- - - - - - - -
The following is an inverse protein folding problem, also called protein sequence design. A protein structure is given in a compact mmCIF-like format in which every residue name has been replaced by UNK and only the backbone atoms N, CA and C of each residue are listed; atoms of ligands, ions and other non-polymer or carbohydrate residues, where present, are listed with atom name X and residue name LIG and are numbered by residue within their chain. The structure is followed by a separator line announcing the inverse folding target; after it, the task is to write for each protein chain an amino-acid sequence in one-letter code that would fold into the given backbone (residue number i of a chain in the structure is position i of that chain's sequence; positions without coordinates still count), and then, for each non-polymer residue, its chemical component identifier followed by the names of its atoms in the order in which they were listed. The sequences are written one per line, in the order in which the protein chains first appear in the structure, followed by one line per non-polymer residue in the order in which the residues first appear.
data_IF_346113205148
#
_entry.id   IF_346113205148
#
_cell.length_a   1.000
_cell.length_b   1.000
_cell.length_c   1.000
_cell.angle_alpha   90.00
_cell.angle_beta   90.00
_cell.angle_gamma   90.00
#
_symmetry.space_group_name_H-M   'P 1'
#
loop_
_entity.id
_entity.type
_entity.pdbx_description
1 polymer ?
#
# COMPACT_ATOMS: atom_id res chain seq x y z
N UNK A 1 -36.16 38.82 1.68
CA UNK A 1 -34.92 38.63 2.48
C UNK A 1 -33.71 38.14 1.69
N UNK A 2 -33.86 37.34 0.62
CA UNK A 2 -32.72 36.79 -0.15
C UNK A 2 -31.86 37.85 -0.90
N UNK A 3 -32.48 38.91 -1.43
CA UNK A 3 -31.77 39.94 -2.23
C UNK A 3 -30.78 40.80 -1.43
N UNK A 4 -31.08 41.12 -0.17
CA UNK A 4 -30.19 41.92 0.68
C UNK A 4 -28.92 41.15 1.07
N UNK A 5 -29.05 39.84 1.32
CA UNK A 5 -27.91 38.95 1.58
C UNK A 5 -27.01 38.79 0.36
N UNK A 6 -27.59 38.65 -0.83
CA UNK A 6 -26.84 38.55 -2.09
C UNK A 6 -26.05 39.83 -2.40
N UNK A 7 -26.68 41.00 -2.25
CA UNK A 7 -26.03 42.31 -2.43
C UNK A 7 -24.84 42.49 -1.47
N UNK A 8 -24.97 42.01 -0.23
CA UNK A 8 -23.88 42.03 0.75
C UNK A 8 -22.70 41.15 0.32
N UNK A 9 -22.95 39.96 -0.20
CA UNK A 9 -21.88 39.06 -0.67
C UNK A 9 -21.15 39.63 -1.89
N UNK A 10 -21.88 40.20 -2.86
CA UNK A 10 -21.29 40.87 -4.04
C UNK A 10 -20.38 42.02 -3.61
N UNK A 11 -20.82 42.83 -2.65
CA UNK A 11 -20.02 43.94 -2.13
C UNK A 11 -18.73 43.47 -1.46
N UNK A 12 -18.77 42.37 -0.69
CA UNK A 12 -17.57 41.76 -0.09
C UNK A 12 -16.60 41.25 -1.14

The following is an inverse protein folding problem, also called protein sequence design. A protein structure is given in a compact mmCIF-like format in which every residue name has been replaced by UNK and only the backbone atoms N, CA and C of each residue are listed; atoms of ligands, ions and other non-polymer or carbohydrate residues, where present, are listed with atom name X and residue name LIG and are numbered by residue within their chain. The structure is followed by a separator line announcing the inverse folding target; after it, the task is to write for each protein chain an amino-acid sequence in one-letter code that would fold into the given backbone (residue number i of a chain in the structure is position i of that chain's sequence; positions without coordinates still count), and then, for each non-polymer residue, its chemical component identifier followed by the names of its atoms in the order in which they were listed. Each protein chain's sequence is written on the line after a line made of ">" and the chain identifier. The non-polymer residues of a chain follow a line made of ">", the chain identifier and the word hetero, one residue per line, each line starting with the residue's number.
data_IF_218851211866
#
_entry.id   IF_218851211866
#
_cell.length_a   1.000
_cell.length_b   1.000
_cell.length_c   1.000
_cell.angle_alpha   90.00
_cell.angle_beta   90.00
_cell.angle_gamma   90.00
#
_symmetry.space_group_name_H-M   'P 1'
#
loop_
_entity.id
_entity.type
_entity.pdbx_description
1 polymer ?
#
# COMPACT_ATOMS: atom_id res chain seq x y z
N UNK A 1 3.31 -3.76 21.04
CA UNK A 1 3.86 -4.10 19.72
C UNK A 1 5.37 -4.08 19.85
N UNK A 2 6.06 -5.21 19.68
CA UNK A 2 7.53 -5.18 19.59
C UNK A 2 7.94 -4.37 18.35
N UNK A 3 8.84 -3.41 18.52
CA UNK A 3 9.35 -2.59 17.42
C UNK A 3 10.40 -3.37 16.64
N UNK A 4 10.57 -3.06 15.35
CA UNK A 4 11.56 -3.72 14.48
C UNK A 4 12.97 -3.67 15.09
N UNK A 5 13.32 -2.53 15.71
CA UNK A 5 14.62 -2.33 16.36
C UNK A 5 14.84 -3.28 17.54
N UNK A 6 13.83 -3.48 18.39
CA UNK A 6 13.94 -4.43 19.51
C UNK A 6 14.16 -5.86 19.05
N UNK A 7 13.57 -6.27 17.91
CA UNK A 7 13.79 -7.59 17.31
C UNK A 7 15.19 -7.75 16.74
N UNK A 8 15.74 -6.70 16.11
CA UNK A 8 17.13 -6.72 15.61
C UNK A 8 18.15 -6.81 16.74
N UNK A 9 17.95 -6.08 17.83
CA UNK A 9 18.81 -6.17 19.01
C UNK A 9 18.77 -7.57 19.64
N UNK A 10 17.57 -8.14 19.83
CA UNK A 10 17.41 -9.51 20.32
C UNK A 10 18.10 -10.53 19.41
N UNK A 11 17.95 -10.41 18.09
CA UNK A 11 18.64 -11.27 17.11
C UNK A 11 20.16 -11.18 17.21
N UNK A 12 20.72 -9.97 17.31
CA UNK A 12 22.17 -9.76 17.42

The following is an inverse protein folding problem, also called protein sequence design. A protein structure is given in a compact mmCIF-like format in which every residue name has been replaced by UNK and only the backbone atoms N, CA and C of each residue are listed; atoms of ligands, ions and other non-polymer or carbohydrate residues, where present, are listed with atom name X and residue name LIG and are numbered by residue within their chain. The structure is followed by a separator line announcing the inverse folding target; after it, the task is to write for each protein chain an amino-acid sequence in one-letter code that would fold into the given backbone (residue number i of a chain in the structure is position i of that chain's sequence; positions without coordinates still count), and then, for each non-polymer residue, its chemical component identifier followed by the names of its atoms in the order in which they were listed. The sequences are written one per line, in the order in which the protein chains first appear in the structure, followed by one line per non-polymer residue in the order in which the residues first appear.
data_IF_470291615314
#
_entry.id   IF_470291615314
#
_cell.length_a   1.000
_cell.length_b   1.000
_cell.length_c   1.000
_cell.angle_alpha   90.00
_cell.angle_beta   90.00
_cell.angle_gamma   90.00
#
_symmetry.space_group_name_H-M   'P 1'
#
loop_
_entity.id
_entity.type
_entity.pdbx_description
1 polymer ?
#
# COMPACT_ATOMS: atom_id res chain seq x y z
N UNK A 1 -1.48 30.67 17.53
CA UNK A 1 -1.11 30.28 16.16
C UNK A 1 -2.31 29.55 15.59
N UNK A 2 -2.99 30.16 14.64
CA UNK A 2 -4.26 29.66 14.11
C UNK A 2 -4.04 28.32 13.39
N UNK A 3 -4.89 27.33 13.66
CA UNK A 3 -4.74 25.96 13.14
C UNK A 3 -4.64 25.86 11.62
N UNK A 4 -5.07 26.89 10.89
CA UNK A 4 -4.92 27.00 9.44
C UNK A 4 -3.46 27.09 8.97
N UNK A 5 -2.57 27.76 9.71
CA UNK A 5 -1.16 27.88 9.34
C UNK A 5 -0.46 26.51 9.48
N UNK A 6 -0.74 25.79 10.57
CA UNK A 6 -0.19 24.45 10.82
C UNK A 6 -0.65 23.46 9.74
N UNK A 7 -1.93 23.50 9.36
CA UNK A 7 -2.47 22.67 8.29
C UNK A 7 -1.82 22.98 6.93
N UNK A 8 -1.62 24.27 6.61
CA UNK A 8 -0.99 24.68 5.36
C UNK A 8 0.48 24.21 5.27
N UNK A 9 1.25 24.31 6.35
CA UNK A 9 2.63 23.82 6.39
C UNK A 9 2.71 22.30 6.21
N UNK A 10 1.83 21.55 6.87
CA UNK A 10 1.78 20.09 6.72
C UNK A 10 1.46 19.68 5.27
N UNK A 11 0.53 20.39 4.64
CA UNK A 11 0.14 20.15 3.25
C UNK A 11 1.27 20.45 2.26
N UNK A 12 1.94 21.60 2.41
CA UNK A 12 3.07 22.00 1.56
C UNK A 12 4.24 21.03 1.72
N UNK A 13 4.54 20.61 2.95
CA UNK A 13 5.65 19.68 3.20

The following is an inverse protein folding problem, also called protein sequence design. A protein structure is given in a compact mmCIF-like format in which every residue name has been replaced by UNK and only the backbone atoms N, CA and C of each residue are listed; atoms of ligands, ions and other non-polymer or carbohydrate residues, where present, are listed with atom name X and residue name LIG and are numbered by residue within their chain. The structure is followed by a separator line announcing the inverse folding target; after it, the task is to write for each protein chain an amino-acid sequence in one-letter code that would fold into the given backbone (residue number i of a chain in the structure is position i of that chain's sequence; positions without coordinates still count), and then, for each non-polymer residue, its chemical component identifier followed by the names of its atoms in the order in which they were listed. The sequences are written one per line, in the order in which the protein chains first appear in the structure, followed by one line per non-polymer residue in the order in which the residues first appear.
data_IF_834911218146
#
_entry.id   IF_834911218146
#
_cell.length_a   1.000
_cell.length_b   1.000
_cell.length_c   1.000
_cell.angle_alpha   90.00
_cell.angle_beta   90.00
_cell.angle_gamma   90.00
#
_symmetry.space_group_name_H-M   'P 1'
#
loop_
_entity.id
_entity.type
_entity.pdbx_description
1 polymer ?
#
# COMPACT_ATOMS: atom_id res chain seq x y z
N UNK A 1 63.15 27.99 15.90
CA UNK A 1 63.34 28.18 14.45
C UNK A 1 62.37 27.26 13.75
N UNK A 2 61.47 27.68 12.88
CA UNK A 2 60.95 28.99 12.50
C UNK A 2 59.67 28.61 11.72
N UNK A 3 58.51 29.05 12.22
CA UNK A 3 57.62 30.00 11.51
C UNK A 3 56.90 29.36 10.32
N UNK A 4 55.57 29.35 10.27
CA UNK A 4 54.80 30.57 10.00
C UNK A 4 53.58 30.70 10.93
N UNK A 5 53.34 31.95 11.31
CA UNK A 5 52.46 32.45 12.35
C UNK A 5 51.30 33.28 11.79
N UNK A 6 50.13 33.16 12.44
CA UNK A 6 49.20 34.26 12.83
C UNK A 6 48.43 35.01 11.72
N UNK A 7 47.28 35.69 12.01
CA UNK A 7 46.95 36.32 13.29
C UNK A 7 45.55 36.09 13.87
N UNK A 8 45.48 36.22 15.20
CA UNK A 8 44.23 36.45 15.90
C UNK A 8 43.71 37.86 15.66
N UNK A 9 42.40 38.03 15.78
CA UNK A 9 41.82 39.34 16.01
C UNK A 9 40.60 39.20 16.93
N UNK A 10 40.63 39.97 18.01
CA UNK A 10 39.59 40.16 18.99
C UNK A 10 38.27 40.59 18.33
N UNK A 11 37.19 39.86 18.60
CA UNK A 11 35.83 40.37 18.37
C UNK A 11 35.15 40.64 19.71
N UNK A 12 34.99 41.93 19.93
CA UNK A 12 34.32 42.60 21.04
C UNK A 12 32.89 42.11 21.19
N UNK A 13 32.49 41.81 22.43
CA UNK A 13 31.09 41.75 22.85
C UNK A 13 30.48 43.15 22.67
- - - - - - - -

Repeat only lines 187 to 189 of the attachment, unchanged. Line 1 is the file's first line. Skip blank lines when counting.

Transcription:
loop_
_entity.id
_entity.type